Three corporations – United Parcel Service (UPS), Federal Express, and Airborne Express – control 85% of the freight forwarding industry. Collectively, they deliver more than 5 million packages every day with an exceptional on-time delivery rate exceeding 98%. Starting in the 1970s, the express mail sector has significantly impacted the U.S. economy by introducing technological advancements, supporting small businesses with logistics, and enabling efficient movement of goods beyond initial expectations.
The case examines the express mail industry, including its competitors and their tactics. Each major player had a distinct strategy to surpass the others. Fed Ex, which held 45% market share and was the industry’s leader, used differentiation to gain an advantage over UPS and Airborne Express.
This strategy, focused on creating a unique product and charging higher prices to cover the added costs of differentiation, proved successful for Fed Ex. They implemented advanced operational systems to simplify order placement and tracking for customers, and implemented quality programs to ensure customer satisfaction. As a result of significant investments and top-notch service, along with extensive marketing efforts, Fed Ex was able to raise prices to reflect the additional value they brought to the express mail sector.
United Parcel Service and Airborne Express offer a service similar to Fed Ex but at a lower cost, employing the low-cost leadership strategy. This strategy focuses on reducing costs by utilizing economies of scale, learning curve, economies of scope, production technology, product design, and location as outlined in Chapter 5 of our book.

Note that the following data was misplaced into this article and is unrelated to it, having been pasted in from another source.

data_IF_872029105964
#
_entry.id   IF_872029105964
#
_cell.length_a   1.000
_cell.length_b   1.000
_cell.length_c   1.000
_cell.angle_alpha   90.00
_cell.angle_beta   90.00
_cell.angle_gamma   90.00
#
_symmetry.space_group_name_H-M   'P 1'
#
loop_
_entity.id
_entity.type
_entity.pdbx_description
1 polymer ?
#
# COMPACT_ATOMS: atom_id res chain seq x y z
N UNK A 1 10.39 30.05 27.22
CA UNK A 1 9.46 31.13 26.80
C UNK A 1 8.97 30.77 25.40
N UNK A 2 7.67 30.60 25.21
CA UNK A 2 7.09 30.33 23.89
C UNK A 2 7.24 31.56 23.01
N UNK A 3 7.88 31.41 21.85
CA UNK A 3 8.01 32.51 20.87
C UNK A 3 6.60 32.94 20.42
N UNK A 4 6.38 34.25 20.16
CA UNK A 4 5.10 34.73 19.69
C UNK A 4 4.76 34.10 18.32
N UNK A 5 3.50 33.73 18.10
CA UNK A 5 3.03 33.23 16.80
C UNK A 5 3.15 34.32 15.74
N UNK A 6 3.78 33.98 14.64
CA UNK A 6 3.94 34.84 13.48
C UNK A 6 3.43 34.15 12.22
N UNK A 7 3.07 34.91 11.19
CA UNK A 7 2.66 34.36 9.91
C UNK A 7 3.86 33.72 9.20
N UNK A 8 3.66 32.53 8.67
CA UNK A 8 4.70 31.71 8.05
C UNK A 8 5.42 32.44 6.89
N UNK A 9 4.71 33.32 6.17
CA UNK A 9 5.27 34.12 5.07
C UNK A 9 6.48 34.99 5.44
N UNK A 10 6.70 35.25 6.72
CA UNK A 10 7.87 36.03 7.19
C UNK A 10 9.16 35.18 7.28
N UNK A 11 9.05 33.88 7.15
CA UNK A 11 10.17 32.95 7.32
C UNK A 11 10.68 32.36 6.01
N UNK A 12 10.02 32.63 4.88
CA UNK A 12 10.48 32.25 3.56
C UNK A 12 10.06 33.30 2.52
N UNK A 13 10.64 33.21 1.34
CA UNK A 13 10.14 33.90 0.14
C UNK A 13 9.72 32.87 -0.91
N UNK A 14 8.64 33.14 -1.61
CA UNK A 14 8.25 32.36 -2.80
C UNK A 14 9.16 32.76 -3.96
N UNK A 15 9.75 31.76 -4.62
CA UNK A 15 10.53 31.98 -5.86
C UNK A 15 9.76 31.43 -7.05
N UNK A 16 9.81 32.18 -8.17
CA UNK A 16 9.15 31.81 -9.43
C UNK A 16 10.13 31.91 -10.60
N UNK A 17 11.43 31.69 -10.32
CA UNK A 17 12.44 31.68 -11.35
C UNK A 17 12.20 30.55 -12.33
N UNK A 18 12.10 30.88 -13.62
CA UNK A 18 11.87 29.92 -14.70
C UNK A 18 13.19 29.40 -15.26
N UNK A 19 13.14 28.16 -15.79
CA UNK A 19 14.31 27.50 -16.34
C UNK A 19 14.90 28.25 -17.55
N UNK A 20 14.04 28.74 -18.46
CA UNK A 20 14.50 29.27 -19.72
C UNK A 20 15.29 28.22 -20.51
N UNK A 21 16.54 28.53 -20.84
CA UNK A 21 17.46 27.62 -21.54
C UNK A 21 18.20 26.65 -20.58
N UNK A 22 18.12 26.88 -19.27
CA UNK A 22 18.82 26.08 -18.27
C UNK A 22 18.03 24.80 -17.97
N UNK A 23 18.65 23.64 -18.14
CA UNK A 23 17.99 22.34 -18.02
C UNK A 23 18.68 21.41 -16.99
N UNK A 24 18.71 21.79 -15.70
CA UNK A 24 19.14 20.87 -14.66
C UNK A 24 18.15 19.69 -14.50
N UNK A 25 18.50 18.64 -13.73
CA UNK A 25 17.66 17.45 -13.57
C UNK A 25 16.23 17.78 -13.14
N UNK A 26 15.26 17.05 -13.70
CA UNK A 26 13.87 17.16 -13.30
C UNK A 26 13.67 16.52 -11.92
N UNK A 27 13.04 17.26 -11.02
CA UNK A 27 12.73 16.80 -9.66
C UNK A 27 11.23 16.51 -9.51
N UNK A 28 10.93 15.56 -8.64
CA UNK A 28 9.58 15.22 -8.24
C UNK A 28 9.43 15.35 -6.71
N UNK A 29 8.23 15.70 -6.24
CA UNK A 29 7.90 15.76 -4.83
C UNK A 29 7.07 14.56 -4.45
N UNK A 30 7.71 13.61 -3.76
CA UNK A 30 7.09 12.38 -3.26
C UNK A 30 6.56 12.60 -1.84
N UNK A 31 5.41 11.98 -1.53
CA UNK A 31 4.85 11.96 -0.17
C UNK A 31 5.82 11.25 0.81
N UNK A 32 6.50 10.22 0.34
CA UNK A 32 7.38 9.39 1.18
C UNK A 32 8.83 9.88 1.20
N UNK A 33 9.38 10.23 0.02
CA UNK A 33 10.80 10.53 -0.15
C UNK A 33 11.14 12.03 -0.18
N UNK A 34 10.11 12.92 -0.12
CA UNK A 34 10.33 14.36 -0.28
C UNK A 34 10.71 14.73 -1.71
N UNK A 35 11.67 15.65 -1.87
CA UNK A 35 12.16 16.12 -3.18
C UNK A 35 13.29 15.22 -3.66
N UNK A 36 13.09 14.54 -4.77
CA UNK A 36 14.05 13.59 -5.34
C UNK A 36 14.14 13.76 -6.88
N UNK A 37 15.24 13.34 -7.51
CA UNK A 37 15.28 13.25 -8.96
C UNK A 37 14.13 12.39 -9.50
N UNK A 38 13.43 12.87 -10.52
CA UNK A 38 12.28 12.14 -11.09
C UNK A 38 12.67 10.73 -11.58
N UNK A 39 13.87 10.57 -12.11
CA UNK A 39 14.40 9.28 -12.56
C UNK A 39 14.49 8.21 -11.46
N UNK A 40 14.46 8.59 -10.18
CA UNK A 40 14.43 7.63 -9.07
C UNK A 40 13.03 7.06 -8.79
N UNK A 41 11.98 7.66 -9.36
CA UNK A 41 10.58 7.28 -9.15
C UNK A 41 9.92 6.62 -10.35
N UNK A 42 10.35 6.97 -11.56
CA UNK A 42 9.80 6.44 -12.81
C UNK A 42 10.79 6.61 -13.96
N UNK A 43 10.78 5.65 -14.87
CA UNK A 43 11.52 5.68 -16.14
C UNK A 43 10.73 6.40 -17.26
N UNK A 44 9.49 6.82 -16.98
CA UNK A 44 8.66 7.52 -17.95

The author showcases how an organization with a low-cost differentiation strategy can utilize the related advantage to gain a competitive edge in various categories. Both UPS and Airborne Express employed a low-cost leadership strategy, yet Airborne Express implemented a larger number of successful strategic position policies. The following provides a comparison of strategies between Airborne Express and Fed Ex. In terms of learning curve, Fed Ex designed and tested advanced technology systems to integrate all aspects of their operations, including COSMOS, DADS, and Powership. While Fed Ex has successfully integrated numerous systems into its operations, it also incurred the cost of several unsuccessful attempts.
Airborne Express selectively invested in technology, allowing Fed Ex to test and implement foolproof technologies. Fed Ex’s objective was to ship to any location overnight, establishing “fed exing” as a synonymous term for overnight shipping. With airport hubs nationwide, their reach was vast and efficient.
Airborne Express, on the other hand, concentrated their shipping operations in 50 major metropolitan cities, prioritizing areas with the highest population. They were considering a partnership with RPS to enhance their accessibility without requiring significant capital investment at the time of the case.